A Vietnamese shopkeeper informed me the group near us was Hà Nhì, not La Hủ.  Hà Nhì Hoa, he called them, the sub-group called Flowery Hà Nhì, after the vibrant deployment of color on their clothing.  When I told him I could speak some Hà Nhì, he invited them over to meet me.
       They were quite pleased to chat, since we spoke in their language.  I told them of my travels in China other Hà Nhì I’d met, showed photographs and basically led the conversation so we could keep to my limited vocabulary.  One older man could speak Chinese with me, while the market Vietnamese came to join, too.  I could speak a little Vietnamese by then, so it was a tri-lingual encounter.
Hà Nhì Hoa in Mường Tè
headdress of the Hà Nhì Hoa
       As in Mường Hum, I found that the Hà Nhì Hoa basically lived the same way, materially and spiritually, as their ethnic counterparts in Yunnan.  They didn’t have quite the same irrigation system as in Luchun County, where water flows all year down the slope, terrace by terrace.  But they shared the same festivals, customs, type of village shrine and ate the same kind of food that I had observed in Yunnan.
       My encounters with Hà Nhì in Vietnam were limited by time and by government restrictions that didn’t exist in Yunnan.  But besides the information I got from my conversations, there was another trait I found common to Hà Nhì sub-groups in both countries.  They are a friendly, polite, hospitable people, proud of their ethnic heritage and easy to talk with, on either side of the border.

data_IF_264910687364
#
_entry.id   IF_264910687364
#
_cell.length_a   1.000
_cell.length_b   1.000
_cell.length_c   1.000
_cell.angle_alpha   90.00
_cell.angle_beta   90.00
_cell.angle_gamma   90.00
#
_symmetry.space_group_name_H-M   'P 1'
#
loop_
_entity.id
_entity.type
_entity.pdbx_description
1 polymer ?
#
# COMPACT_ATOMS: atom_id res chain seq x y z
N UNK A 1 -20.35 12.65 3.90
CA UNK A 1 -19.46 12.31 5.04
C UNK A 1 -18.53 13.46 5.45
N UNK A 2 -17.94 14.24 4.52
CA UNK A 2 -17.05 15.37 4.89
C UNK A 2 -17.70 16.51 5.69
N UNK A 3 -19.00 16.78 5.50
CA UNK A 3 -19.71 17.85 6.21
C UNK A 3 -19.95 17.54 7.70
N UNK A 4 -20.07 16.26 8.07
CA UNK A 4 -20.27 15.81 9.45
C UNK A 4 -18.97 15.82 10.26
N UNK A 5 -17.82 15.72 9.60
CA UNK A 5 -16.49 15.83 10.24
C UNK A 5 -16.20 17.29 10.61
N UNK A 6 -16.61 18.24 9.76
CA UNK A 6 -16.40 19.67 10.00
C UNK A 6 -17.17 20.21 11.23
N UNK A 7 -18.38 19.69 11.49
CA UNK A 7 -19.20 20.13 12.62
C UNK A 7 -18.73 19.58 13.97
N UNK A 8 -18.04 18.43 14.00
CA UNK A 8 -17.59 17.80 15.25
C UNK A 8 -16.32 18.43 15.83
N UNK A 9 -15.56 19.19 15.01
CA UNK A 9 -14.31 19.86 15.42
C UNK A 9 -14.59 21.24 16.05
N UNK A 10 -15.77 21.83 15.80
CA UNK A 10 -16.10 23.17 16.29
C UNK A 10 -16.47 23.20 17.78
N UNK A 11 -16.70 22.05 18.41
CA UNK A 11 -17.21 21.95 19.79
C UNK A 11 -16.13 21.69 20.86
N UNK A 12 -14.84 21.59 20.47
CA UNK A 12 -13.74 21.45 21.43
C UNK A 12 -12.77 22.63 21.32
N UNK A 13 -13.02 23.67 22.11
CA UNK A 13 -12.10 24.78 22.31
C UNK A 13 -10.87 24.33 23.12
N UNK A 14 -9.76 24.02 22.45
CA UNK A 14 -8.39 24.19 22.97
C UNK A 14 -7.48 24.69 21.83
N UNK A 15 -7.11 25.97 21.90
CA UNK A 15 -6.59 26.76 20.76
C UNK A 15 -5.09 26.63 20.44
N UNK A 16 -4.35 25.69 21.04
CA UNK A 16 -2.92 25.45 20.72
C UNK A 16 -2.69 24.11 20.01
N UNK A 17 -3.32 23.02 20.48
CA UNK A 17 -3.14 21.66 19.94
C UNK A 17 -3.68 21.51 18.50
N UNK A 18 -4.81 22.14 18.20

Mường Tè
                                                                           * * *    
         for more on the Hà Nhì, both sides of the border, see my e-book The Terrace Builders

Monday, November 7, 2016

Expanding and Adapting: When the Vietnamese Moved South

                                          by Jim Goodman

rice cultivation in the Red River Delta
Students of Vietnamese history know that, after over a thousand years of Chinese occupation, in 938 the Vietnamese finally expelled the Chinese and re-established their independence.   Books then go one to tell the story of the dynasties that followed, their defeat of Chinese attempts to take back the country, including three massive Mongol invasions, and the establishment of a distinct state and culture.  This development suffers a jolt in 1407, when the Chinese invade and occupy Vietnam for twenty years until an indigenous guerrilla movement throws them out and its leader founds the Lê Dynasty.  After that, the Vietnamese gradually expand south.
Chùa Dâu, the first Buddhist temple